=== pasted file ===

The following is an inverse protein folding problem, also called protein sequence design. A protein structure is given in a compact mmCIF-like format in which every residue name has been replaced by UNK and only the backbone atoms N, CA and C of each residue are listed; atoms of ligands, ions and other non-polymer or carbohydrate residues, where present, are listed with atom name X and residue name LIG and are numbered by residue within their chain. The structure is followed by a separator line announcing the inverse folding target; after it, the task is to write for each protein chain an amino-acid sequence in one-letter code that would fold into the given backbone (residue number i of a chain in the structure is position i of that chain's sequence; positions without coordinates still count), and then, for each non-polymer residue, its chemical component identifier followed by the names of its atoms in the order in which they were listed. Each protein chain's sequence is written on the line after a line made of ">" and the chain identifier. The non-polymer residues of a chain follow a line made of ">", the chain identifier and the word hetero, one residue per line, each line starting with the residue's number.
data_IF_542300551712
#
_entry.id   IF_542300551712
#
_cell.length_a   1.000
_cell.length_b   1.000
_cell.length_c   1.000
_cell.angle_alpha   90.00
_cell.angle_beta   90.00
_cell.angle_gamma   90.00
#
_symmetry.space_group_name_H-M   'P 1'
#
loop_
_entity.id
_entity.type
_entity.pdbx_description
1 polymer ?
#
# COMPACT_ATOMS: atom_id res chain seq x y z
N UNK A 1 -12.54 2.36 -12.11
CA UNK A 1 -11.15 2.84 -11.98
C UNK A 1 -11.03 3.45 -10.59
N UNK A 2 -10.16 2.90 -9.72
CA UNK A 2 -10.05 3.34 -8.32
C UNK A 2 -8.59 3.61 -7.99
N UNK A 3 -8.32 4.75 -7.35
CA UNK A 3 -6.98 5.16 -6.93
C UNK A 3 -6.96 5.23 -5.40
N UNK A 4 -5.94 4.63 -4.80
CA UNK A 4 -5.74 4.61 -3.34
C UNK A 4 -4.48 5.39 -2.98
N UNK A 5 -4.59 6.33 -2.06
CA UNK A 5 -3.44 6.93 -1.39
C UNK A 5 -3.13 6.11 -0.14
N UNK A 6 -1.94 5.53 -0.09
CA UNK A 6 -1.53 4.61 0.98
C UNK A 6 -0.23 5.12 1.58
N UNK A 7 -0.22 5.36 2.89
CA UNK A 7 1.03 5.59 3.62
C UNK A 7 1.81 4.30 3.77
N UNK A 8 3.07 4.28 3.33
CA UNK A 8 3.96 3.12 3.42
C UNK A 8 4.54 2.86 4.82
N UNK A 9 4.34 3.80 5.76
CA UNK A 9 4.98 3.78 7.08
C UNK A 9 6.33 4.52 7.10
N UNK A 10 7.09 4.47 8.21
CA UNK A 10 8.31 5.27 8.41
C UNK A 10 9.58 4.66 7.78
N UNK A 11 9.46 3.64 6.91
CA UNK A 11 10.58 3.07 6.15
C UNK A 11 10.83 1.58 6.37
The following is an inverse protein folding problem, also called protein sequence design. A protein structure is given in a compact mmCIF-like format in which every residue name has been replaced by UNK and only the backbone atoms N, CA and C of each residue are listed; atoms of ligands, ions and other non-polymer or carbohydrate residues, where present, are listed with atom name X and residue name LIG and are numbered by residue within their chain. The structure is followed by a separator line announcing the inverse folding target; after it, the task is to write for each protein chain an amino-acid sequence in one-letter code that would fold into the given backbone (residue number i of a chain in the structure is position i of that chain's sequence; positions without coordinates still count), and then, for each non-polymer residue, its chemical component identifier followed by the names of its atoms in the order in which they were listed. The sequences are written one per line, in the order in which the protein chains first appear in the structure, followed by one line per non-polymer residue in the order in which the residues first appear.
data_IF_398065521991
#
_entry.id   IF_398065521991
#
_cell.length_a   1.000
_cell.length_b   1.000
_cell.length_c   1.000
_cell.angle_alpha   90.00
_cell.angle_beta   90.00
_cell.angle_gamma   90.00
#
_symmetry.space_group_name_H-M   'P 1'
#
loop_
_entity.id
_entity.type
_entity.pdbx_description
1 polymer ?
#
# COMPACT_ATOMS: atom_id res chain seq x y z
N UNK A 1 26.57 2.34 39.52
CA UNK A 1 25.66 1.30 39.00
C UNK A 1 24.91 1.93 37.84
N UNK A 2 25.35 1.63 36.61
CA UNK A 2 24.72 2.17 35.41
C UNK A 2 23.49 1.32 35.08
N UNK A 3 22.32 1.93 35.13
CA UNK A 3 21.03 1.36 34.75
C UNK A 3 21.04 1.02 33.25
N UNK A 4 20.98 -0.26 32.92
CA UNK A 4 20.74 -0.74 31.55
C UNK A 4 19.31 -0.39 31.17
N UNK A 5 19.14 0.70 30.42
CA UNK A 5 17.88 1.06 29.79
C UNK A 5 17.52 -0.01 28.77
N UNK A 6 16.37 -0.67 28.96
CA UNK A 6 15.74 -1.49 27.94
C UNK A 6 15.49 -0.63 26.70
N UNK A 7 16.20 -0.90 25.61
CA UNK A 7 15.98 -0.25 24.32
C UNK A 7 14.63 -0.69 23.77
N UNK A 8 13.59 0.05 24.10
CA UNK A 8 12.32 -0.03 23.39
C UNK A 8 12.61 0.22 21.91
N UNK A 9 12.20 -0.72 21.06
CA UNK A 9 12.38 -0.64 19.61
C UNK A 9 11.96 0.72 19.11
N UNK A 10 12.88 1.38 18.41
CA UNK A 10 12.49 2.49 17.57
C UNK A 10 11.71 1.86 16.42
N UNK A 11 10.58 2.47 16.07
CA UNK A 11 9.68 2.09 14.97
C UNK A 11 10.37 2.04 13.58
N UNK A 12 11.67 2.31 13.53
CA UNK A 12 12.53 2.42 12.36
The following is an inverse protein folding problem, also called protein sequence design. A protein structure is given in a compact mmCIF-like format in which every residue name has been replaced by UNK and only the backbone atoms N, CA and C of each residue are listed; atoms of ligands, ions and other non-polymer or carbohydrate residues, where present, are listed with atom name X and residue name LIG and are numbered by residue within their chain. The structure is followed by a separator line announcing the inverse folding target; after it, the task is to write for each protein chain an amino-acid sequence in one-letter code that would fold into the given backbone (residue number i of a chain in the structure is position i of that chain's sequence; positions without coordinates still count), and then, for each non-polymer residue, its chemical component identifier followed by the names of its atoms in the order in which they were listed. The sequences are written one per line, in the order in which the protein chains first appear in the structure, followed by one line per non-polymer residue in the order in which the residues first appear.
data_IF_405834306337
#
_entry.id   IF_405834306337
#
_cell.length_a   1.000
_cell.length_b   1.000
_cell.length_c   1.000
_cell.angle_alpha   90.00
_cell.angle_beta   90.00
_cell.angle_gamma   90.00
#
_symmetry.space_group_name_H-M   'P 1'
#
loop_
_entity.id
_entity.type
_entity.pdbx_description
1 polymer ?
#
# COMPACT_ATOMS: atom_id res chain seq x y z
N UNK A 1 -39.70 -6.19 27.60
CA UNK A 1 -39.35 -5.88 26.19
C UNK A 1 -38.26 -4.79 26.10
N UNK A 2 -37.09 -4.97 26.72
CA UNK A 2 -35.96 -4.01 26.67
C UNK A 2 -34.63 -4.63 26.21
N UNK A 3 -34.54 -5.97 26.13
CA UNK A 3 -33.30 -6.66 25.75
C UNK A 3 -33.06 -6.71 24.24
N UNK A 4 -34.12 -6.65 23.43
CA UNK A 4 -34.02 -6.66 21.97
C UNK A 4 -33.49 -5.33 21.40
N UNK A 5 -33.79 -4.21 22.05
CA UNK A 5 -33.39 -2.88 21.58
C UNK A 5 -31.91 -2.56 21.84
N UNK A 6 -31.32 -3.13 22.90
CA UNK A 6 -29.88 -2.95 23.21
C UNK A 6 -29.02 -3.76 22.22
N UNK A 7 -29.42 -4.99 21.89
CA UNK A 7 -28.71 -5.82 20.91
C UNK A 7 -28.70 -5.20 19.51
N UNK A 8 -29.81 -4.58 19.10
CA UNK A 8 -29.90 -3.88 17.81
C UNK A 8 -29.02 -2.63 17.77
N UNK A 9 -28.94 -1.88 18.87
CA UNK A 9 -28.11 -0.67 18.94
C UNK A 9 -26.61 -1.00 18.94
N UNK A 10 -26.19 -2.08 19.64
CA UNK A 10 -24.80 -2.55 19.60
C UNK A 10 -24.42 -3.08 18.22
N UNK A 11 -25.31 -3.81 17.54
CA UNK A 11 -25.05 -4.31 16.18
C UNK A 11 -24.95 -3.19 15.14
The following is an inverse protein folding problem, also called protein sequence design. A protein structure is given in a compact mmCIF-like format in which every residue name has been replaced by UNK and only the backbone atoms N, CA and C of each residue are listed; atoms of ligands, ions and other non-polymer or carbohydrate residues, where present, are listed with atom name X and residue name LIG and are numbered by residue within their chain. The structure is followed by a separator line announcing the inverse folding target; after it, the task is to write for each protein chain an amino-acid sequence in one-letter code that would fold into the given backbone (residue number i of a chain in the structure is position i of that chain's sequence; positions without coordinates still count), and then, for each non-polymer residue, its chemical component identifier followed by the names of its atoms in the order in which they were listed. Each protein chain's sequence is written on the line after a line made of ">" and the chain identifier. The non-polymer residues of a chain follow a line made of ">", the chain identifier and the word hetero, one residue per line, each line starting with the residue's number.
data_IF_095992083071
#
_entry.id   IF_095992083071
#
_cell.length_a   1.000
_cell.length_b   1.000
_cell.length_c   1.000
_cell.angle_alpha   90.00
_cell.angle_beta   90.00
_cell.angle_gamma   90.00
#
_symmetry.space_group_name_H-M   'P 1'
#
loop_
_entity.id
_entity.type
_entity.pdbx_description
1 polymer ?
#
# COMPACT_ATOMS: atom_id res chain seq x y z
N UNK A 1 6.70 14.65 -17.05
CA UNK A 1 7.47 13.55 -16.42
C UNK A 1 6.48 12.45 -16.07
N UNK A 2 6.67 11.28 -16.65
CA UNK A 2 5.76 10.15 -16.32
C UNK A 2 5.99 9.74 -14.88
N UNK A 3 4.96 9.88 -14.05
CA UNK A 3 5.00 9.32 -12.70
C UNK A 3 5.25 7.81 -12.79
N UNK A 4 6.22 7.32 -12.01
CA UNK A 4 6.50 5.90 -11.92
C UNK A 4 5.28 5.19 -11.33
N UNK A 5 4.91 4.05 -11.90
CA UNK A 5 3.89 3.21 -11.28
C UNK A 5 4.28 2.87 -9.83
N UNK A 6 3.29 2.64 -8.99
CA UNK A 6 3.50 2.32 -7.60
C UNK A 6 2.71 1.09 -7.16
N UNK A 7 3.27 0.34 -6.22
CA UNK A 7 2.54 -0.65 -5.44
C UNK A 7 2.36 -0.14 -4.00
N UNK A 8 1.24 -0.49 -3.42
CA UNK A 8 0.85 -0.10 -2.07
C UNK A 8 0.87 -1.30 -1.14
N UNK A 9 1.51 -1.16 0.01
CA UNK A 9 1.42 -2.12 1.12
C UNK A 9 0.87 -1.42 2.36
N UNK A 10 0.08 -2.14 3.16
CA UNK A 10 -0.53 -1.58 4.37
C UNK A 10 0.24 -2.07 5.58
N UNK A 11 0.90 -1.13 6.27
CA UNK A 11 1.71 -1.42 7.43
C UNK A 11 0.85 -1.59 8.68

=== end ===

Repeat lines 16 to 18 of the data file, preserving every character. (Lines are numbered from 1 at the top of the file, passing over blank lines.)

_entity.id
_entity.type
_entity.pdbx_description